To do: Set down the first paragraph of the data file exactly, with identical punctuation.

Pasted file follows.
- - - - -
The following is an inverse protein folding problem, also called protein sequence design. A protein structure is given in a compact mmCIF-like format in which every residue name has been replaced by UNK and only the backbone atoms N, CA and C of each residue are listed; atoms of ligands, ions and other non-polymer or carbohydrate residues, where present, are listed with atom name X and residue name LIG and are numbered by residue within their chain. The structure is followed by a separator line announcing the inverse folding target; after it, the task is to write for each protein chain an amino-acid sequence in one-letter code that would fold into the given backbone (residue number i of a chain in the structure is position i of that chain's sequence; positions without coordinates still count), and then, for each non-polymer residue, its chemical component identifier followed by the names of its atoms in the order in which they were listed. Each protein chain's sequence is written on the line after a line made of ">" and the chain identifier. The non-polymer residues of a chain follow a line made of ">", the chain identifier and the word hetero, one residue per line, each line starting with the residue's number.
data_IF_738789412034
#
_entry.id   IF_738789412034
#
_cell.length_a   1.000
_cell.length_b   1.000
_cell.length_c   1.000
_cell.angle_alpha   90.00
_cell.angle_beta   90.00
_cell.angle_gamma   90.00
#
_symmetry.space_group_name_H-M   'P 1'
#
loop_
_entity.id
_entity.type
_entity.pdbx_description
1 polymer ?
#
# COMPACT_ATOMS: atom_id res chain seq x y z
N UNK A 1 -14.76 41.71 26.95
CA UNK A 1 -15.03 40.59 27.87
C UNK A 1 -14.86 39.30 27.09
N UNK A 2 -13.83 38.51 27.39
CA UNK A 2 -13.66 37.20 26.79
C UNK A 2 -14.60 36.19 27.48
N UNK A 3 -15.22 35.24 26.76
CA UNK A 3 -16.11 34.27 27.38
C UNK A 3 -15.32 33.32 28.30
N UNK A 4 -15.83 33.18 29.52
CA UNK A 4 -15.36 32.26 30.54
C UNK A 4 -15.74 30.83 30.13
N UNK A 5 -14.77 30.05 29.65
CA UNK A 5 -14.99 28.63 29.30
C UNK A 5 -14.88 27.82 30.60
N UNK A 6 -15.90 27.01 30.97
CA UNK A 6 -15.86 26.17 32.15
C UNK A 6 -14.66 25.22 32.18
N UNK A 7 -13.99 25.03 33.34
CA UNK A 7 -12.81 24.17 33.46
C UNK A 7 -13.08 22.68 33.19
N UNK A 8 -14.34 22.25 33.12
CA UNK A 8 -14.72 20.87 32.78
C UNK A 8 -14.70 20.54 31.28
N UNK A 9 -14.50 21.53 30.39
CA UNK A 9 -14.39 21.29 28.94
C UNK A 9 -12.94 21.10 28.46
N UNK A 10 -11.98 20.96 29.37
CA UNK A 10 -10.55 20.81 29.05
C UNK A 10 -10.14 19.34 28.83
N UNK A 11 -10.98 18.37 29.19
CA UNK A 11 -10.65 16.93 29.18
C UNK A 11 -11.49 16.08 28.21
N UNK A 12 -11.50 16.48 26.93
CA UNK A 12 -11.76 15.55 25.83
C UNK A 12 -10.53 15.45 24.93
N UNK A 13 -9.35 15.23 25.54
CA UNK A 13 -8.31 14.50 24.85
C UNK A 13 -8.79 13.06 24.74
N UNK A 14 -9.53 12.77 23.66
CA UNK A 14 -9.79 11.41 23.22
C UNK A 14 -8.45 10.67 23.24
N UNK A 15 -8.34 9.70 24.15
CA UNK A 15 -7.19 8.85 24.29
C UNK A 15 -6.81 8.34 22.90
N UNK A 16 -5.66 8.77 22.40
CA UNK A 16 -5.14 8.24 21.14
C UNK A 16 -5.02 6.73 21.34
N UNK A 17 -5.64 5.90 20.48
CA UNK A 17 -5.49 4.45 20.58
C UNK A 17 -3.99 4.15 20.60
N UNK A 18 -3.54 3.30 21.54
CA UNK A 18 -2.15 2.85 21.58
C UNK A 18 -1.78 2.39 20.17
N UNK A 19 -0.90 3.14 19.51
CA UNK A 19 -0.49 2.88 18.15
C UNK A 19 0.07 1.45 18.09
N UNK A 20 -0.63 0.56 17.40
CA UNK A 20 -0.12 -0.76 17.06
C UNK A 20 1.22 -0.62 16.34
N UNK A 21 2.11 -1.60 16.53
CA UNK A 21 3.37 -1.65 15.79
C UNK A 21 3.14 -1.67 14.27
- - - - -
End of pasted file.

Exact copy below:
The following is an inverse protein folding problem, also called protein sequence design. A protein structure is given in a compact mmCIF-like format in which every residue name has been replaced by UNK and only the backbone atoms N, CA and C of each residue are listed; atoms of ligands, ions and other non-polymer or carbohydrate residues, where present, are listed with atom name X and residue name LIG and are numbered by residue within their chain. The structure is followed by a separator line announcing the inverse folding target; after it, the task is to write for each protein chain an amino-acid sequence in one-letter code that would fold into the given backbone (residue number i of a chain in the structure is position i of that chain's sequence; positions without coordinates still count), and then, for each non-polymer residue, its chemical component identifier followed by the names of its atoms in the order in which they were listed. Each protein chain's sequence is written on the line after a line made of ">" and the chain identifier. The non-polymer residues of a chain follow a line made of ">", the chain identifier and the word hetero, one residue per line, each line starting with the residue's number.